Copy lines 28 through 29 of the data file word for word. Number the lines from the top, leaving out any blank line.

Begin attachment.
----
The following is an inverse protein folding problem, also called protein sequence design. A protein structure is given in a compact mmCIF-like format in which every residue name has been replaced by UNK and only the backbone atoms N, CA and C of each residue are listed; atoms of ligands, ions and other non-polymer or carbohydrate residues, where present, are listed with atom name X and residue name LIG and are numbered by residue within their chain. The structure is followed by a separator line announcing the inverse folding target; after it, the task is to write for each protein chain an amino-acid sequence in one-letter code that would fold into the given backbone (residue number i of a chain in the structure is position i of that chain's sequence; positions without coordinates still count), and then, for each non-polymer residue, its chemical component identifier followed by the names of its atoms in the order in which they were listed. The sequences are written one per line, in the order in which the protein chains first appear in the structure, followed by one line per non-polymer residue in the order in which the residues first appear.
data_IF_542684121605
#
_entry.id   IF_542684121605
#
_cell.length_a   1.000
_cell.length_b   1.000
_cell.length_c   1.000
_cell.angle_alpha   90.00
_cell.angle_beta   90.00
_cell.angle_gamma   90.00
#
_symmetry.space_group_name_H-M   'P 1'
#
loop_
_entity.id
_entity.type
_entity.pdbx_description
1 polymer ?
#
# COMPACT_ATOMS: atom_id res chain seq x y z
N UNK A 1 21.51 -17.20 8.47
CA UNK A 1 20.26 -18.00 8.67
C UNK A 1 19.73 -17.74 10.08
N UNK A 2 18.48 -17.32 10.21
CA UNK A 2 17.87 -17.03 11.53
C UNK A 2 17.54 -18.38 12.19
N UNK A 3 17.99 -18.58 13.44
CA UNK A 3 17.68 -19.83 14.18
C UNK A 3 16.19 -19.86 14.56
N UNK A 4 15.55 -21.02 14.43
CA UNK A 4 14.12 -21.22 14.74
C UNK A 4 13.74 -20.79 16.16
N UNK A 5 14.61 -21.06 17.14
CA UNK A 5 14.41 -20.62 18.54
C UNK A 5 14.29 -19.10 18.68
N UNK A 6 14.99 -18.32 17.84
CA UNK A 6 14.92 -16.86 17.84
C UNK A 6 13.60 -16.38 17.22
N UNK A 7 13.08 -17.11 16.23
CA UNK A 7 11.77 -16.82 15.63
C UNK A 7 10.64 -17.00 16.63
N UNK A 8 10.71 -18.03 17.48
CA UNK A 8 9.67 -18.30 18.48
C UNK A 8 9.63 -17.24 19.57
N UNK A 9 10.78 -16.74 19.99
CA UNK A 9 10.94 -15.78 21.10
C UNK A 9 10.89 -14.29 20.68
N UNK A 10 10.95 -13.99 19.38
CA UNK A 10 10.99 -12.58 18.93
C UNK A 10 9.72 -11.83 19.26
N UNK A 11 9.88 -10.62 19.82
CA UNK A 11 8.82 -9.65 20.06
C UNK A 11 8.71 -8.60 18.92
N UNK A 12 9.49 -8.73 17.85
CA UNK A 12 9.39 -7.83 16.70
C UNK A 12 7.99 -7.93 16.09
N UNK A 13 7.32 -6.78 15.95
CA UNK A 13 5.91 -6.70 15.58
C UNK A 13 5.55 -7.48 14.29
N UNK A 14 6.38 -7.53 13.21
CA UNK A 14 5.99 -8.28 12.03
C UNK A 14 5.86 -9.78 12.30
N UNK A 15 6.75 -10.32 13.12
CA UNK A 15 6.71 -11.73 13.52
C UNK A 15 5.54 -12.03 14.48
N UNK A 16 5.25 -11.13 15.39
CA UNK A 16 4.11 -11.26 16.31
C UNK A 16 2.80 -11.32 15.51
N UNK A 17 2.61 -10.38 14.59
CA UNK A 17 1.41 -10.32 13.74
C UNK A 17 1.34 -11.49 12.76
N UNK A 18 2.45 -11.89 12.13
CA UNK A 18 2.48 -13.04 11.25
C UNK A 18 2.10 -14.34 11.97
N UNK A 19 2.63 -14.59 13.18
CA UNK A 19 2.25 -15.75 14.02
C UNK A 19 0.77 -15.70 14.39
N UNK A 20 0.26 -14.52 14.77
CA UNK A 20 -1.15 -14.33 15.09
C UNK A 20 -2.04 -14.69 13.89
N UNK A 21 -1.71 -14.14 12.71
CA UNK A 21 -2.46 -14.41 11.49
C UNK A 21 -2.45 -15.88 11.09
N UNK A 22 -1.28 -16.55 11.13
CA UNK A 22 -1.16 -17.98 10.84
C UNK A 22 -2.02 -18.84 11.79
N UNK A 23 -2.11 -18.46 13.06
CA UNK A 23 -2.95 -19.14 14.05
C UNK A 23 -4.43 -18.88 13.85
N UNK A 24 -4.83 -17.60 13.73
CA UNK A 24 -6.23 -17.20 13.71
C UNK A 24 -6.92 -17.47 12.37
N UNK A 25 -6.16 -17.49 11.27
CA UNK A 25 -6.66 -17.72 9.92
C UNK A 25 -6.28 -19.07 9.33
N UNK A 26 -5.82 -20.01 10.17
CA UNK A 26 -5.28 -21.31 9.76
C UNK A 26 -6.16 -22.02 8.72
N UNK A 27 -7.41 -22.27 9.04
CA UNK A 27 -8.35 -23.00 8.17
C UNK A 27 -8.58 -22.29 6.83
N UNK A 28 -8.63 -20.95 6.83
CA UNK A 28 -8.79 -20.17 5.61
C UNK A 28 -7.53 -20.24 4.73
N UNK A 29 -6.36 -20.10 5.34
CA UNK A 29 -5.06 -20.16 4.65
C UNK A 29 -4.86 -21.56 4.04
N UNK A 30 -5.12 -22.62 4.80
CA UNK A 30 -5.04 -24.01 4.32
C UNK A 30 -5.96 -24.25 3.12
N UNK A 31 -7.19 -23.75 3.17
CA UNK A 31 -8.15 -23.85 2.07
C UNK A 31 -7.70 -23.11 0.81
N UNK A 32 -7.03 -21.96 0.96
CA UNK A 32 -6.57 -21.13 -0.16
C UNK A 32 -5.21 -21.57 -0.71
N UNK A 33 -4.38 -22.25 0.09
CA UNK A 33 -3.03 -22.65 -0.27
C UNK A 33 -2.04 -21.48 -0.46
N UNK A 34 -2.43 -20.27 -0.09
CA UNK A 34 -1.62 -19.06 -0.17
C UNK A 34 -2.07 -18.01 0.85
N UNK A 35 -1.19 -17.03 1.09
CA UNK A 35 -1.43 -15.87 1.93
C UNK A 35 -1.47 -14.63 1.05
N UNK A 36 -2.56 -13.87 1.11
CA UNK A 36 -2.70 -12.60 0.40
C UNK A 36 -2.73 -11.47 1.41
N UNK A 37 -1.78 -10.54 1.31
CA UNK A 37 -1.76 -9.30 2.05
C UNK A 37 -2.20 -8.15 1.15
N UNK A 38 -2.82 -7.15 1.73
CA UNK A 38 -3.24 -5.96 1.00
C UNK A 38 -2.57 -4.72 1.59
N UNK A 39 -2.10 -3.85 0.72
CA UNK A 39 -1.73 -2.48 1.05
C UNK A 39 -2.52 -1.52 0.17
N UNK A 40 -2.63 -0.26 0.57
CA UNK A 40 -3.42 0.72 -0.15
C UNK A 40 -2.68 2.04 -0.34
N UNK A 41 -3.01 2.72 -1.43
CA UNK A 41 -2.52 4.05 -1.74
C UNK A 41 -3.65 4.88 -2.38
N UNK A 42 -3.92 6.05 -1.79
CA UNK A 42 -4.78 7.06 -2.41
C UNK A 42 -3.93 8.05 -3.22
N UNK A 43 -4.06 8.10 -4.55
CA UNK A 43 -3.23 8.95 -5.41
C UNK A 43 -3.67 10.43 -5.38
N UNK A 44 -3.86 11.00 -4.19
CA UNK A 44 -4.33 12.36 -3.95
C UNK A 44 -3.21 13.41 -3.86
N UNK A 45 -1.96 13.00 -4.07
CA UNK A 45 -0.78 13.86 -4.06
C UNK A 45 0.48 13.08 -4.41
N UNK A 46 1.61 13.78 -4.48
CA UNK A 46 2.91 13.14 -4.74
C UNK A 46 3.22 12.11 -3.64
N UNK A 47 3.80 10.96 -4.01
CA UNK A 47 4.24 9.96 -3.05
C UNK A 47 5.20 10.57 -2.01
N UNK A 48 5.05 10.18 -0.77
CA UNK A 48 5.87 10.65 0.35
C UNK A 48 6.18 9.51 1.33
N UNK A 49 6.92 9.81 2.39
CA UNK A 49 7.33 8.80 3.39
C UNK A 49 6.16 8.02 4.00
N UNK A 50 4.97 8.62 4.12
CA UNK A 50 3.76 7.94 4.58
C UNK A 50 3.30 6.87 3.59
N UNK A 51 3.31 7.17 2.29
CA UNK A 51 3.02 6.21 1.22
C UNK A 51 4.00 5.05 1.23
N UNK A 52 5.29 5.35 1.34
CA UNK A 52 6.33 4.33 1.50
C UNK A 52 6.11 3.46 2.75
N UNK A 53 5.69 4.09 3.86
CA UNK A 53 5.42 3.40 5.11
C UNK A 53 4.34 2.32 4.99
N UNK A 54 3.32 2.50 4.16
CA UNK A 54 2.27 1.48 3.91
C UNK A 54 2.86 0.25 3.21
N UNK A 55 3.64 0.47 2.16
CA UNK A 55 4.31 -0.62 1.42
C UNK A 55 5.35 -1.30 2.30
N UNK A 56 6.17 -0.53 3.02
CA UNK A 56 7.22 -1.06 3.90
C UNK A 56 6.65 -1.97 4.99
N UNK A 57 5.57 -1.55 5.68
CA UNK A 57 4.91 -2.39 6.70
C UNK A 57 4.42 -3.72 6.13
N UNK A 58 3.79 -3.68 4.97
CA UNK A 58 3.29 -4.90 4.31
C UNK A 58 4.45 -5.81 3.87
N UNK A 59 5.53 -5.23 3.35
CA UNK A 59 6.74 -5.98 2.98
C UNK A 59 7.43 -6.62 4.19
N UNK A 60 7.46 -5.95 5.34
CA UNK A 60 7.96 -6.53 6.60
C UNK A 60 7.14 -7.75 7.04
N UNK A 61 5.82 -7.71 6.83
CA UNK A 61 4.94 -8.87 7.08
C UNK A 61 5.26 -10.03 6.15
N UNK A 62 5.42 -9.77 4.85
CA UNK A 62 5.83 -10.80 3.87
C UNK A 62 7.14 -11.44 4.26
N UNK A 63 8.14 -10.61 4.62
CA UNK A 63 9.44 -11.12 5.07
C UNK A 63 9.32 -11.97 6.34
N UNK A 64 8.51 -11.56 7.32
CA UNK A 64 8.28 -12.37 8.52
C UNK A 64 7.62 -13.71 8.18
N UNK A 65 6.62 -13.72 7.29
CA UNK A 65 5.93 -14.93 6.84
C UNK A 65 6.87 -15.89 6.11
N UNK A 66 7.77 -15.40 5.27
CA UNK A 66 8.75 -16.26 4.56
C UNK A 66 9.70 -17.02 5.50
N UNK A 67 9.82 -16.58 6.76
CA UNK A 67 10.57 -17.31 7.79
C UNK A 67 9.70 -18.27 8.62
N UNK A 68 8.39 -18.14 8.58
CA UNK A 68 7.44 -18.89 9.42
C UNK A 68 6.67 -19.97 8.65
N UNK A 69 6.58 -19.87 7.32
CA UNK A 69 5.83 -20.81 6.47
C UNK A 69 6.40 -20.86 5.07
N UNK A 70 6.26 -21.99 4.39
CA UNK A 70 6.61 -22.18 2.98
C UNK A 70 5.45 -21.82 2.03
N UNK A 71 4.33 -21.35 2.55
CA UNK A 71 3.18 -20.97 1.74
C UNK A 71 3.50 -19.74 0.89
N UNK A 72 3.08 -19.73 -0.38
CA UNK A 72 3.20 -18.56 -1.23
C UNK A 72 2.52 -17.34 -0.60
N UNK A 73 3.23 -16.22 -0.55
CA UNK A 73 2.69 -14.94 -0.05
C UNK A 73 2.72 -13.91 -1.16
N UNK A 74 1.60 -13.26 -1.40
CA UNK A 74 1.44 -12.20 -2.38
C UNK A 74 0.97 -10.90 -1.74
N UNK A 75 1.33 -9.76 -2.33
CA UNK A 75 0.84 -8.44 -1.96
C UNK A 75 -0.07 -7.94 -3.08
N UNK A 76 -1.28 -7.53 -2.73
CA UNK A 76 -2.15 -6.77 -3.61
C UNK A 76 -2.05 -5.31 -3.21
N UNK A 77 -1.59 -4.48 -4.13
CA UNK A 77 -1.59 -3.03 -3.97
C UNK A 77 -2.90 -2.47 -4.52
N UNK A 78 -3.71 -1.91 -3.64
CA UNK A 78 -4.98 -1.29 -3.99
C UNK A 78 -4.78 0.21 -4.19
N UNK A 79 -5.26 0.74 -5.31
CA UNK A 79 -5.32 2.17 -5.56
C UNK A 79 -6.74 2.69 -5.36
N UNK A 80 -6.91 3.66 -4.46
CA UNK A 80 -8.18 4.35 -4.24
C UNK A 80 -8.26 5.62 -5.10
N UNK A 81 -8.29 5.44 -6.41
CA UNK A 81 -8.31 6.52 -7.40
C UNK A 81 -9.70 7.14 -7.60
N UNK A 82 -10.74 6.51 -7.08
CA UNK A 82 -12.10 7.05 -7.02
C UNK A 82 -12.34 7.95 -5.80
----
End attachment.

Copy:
N UNK A 3 17.99 -18.58 13.44
CA UNK A 3 17.68 -19.83 14.18